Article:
For Canadians, that is. I was of two minds about what to write this year, considering current Internet trends. Should I do like so many other bloggers, post up a holiday notice and go enjoy a day with my family? Or should I treat the day in a business-as-usual manner? After all, the virtual world is international.
It’s a tough call.
Alright, let’s be honest, though. As I write this post, it’s actually October 4 and we haven’t even made our Thanksgiving plans yet. I’m going to timestamp this post for automatic publishing on the 13th and take Thanksgiving Day off anyways. You wouldn’t even notice I was gone if I didn’t tell you.
But many bloggers don’t seem to do that type of thing. I see plenty – plenty of blog posts on various holidays go up that just cheer for the occasion, wish readers well and that’s it.
Why? Why do people post up holiday wishes when so many other people don’t observe the same holiday?
“Well, it’s just a nice thought, James. It’s kind. It’s… well, it’s a holiday!”
Okay, I get that. Why not write a post that says, “Hey, Happy Thanksgiving,” at the top and then continue with the rest of the post?
I don’t understand why I should post that I’m off having turkey with the people I love and resting on a well-deserved day off while so many other people are just having a regular day. It’s not Thanksgiving for all my readers. Not everyone even believes in Thanksgiving.
So what purpose does it serve to put up a notice that I’m not around?
“Well, it shows that we have certain beliefs and respect them.”
Alright. So you post all your holiday notices, I’ll post mine and the other guy will post his. That’ll make for a nice mess, hm?
Oh, and while we’re talking about respect of beliefs, should we get into respect for other people’s beliefs? Don’t they matter? Why don’t we post nice wishes on Christmas, Hanukkah, Kwanzaa and the day Zwarte Piet arrives?
“Well, James, really. Now you’re going overboard. There’s a holiday every day of the year somewhere.”
Exactly. The Internet could become a fiesta of holiday notices of all kinds from all over. Finding out which blog is up and running on specific days could become a nightmare. Granted, it isn’t yet, but more people from all sorts of countries in the world are coming online every day.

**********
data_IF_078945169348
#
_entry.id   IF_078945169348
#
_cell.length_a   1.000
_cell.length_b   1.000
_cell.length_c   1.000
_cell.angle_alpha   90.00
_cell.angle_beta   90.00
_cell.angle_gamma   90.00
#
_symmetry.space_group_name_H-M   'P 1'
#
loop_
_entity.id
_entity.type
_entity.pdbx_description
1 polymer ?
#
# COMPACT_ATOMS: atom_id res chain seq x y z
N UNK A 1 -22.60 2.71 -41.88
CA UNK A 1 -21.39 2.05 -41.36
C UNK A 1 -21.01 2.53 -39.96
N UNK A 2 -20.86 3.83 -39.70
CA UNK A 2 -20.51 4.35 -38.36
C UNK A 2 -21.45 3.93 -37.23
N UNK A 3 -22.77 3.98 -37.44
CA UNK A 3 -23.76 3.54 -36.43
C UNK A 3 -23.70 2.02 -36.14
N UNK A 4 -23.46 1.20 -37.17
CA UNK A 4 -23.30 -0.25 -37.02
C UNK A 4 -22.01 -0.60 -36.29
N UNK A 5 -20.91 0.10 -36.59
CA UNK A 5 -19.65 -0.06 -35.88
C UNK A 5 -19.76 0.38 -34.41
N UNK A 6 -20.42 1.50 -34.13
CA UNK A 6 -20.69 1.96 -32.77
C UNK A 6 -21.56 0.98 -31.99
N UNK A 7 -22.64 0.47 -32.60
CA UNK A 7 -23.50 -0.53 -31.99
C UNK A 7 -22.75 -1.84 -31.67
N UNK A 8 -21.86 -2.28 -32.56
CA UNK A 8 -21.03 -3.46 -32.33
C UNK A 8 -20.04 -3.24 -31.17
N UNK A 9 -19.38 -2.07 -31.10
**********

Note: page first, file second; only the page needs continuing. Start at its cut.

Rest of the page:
Every. Single. Day.
Back to posting notices, shall we? I’d like to know why a public worldwide demonstration of a holiday observance is a necessary thing. Can’t we celebrate quietly without telling people we’re celebrating? Are we that egotistical that we believe the whole blogosphere cares we’re off having a turkey dinner?
Does it make us feel more important about ourselves to distinguish that we observe certain holidays or uphold certain beliefs? Does telling everyone make us a better person than the next guy who doesn’t?
Hm. Yes. Things start to get a little nebulous, don’t they? Where does self-respect start and end? Where does respect for others pick up and leave off?
“Well, you shouldn’t ignore holidays, James…”
Of course not. I don’t. But I don’t feel the need to scream from the rooftops about the holidays I observe. It’s just not necessary. It serves no purpose. There is no benefit to readers or to the blogger. None.
We have blog post timestamps, people. Use them.
“Oh, come on, now, hey. Look at your own blog, James. You shut down last Christmas, you hypocrite.”
Yes, yes we did. Truthfully, we just used Christmas as an excuse to take a break from blogging. We took advantage of the situation for ulterior motives. We didn’t shut down because it was Christmas. Harry doesn’t even observe the same kind of Christmas that I do.
Anyways, today’s holiday up here in the Great White North is about giving thanks, so I will.
I give thanks that the Canadians are outnumbered online, because that means I won’t have to see a whole bunch of Happy Thanksgiving wishes plastered all over.
I give thanks that I can carry out my personal holiday observance in an intimate setting while life goes on around me.
I give thanks that I can respect myself by observing my holiday and respect others not observing the same holiday on the same day.
I give thanks WordPress (or whoever) invented timestamping so that my blog doesn’t have to shut down while I’m away.
I am curious about how others feel regarding holidays and blogging. I welcome people’s thoughts, so please feel free to share them (without setting our blog on fire, hm?)
Should bloggers post holiday observances and absences? Is it right to do so when we have technology that lets us sidestep that hitch in regular posting? Do you consider it fun or boring when holiday notices go up? What do you do when a holiday comes around?
There’s a ton of conversation to be had here, and I think it’ll be an interesting. I’ll add my thoughts to the discussion too.
Tomorrow. After I return from my holiday. Happy Thanksgiving, everyone.